In the next segment, Hannah Lupien, policy director at West Side Campaign Against Hunger, talks about the Thousand Turkey Challenge organized by the food pantry and explains why more people turn to them during Thanksgiving than Christmas. WSCAH is the first supermarket-style food pantry in the country and in October, saw its busiest month on record in its 35 years. (14:53)

In the third and final segment, Chef José Galarza, owner of Sabor Borinqueño in East Harlem, serves up a Thanksgiving meal “with a Latin twist.” Galarza explains the changes he has made to the so-called traditional dishes, as host Abi Ishola gets a taste of each. There’s the turkey seasoned with a “little kick to it,” coquito, an eggnog-like drink spiked with rum, and corn bread “with more flavor to it.” Watch the episode to find out the rest of the dishes. (22:17)

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Discussing Free Speech at Brooklyn College http://www.voicesofny.org/2014/11/brooklyn-college-event/ http://www.voicesofny.org/2014/11/brooklyn-college-event/#comments Fri, 21 Nov 2014 21:20:25 +0000 https://www.voicesofny.org/?p=57432 Steven Salaita, Katherine Franke and Sarah Aly (l. to r.) listen to a question at an event on the silencing of critics of Israel within academia, at Brooklyn College, on November 20, 2014. (Photo by Matt Surrusco for Voices of NY)

Steven Salaita, Katherine Franke and Sarah Aly (l. to r.) listen to a question at an event on the silencing of critics of Israel within academia, at Brooklyn College, on Nov. 20, 2014. (Photo by Matt Surrusco for Voices of NY)

Professor Steven Salaita’s scathing tweets last summer criticizing Israel for its actions in Gaza were read aloud by both his supporters and critics at Brooklyn College Nov. 20, during a student-organized event on silencing dissent in academic discourse related to the Israeli-Palestinian conflict.

Salaita, a Palestinian-American professor whose job offer at the University of Illinois at Urbana-Champaign (UIUC) was revoked before he was to start teaching classes this fall, after he tweeted denunciations of Israel, spoke at Brooklyn College about academic freedom and attempts on U.S. campuses to stifle political and scholarly views that are critical of the State of Israel.

“I believe it’s becoming increasingly difficult to defend Israel,” Salaita said, which is why, he added, it becomes necessary for Israel’s supporters to censor criticisms before they are made publicly.

Formerly a professor of English at Virginia Tech, Salaita was joined in the discussion at Brooklyn College’s Student Center by Katherine Franke, a Columbia University law professor, and Corey Robin, chair of the political science department at Brooklyn College.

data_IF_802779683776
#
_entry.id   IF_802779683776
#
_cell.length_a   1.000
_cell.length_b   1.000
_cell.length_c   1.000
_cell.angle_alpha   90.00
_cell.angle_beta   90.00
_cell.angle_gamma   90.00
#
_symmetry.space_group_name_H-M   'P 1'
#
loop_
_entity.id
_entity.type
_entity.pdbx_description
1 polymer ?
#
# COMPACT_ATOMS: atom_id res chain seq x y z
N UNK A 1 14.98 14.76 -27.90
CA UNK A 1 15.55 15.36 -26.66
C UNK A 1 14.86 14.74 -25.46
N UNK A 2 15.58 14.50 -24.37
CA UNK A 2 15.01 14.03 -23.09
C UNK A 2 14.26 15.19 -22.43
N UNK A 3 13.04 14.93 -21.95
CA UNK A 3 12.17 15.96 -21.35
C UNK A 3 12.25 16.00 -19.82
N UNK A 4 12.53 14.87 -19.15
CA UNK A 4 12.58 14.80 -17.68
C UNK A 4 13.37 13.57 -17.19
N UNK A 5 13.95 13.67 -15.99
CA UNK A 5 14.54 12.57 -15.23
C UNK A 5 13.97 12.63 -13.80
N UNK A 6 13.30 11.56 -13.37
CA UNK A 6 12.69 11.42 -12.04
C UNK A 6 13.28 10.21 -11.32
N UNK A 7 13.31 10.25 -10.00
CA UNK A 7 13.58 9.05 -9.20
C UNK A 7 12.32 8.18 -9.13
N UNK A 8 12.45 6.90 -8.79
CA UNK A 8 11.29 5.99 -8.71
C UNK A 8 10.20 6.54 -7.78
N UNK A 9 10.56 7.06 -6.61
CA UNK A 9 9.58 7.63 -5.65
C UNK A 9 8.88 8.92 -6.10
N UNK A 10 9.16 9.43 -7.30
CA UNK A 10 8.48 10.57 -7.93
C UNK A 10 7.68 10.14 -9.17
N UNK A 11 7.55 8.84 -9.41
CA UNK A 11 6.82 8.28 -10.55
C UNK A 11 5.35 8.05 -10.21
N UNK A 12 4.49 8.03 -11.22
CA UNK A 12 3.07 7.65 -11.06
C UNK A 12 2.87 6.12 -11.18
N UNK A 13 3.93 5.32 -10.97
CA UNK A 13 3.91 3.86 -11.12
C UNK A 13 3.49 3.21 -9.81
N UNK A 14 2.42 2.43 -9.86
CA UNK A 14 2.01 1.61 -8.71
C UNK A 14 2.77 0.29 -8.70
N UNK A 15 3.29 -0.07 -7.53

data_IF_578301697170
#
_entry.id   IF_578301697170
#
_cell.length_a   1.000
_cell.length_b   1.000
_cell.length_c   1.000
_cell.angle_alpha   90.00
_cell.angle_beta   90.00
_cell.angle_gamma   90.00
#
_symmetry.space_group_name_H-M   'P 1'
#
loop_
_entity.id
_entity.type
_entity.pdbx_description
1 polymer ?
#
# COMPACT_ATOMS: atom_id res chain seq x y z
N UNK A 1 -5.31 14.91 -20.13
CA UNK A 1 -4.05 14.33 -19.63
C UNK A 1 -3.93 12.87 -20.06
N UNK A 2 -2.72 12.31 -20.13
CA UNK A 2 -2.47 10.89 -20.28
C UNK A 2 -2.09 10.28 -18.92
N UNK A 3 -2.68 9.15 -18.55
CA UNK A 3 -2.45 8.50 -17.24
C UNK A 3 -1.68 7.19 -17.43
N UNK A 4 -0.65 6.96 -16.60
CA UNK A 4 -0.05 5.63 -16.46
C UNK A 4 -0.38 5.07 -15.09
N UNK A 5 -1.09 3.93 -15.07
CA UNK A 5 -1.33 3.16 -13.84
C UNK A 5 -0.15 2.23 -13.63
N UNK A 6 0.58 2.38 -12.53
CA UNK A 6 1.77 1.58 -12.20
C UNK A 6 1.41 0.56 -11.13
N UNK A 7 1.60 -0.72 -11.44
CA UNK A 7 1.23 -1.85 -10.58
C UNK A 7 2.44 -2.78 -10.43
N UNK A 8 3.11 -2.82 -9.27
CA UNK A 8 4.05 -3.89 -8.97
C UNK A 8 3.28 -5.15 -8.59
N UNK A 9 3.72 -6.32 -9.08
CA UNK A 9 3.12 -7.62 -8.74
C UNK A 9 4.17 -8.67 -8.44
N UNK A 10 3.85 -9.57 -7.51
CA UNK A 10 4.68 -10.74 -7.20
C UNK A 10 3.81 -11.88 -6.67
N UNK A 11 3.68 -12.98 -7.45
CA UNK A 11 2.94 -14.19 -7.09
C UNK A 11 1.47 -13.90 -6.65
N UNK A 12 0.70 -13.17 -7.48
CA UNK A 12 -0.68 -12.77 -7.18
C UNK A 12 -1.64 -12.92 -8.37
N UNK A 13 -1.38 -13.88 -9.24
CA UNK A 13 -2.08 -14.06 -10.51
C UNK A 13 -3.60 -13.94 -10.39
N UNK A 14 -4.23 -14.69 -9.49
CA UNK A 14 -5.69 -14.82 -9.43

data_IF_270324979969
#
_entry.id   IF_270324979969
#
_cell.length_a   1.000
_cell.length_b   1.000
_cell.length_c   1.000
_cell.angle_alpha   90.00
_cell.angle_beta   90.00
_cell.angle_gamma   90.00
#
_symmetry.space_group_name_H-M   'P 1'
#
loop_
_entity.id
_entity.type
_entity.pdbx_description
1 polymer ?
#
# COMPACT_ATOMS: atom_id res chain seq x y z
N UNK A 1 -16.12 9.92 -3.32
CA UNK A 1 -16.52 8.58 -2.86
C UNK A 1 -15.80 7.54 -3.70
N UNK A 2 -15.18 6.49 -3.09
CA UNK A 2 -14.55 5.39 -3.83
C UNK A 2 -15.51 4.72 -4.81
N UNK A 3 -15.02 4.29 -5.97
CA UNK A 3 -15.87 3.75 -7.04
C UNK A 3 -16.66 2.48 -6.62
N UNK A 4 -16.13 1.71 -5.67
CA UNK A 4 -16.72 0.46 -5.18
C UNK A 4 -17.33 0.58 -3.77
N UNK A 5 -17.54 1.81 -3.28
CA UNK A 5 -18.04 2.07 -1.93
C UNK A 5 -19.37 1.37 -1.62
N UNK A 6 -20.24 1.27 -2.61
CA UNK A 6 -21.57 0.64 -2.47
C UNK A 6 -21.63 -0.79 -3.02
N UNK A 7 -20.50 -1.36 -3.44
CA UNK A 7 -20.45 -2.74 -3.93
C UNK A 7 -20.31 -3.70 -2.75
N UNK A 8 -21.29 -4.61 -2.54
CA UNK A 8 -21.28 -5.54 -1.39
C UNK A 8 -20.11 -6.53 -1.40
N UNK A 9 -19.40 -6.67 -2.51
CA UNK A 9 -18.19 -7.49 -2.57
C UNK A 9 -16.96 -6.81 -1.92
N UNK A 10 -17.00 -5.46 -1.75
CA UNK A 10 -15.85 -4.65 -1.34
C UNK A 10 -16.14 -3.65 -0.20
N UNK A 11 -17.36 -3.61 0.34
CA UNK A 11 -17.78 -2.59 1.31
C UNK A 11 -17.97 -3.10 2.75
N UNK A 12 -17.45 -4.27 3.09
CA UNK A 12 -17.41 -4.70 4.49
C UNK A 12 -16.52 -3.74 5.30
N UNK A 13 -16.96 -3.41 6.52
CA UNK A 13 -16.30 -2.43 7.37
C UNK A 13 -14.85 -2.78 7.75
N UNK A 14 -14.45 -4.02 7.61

The event was attended by approximately 125 people, many of them professors and activists, and a few dozen Brooklyn College students. Some sported black-and-white checkered scarves, the kaffiyeh, known as a symbol of Palestinian solidarity.

“I think it’s just absolutely a fundamental principle that people should not be penalized at work for what they say politically,” said Robin, who moderated the discussion.

As Robin read aloud some of Salaita’s most controversial tweets, giving Salaita an opportunity to explain his 140-character diatribes, some elicited applause from a few people in the audience.

Regarding one tweet, which critics interpreted as Salaita claiming “anti-Semitism” was something “honorable,” Salaita said his views were the opposite, and that equating criticisms of Israel’s actions with anti-Semitism is “not only a stupid thing to do, but it, at least tacitly, alters the meaning of anti-Semitism.” It “devalues the word,” he said.

Salaita’s main message to the audience: You can’t punish people for their political views, or because of how you interpret what they say on Twitter. Salaita is now suing UIUC to force the release of administration officials’ emails related to his firing.

This week, student organizers, academic departments and the administration of Brooklyn College faced criticism over the event, which was co-sponsored by five academic departments, five outside organizations and Brooklyn College’s Students for Justice in Palestine (SJP) chapter.

New York State Assembly members Dov Hikind and Steven Cymbrowitz, both Brooklyn Democrats, called for the event to be cancelled, claiming the speaker, Salaita, is a hater of Israel and the event will only serve to incite anti-Semitism on Brooklyn College’s campus.

In a letter to Brooklyn College President Karen Gould, referencing the controversy surrounding previous student-hosted speakers critical of Israel, Cymbrowitz wrote that, “Brooklyn College should not make a habit of turning a deaf ear either to the community it serves, which includes a large Jewish population, or to its major funding source.”

Salaita, who has been on a national speaking tour, and made recent stops on college campuses in New York City and New Jersey, later said the officials trying to get cancelled a discussion on the topic of silencing dissent “need to hone their sense of irony.”

In recent years, on-campus events hosted by SJP groups have faced public criticism, with detractors citing one-sided, anti-Israel bias by invited guest speakers or organizations. An event featuring speakers who support the boycott, divestment and sanctions (BDS) movement against Israel, held at Brooklyn College in February 2013, was criticized by Hikind, 10 New York City Council members, and the well-known attorney and Harvard law professor Alan Dershowitz.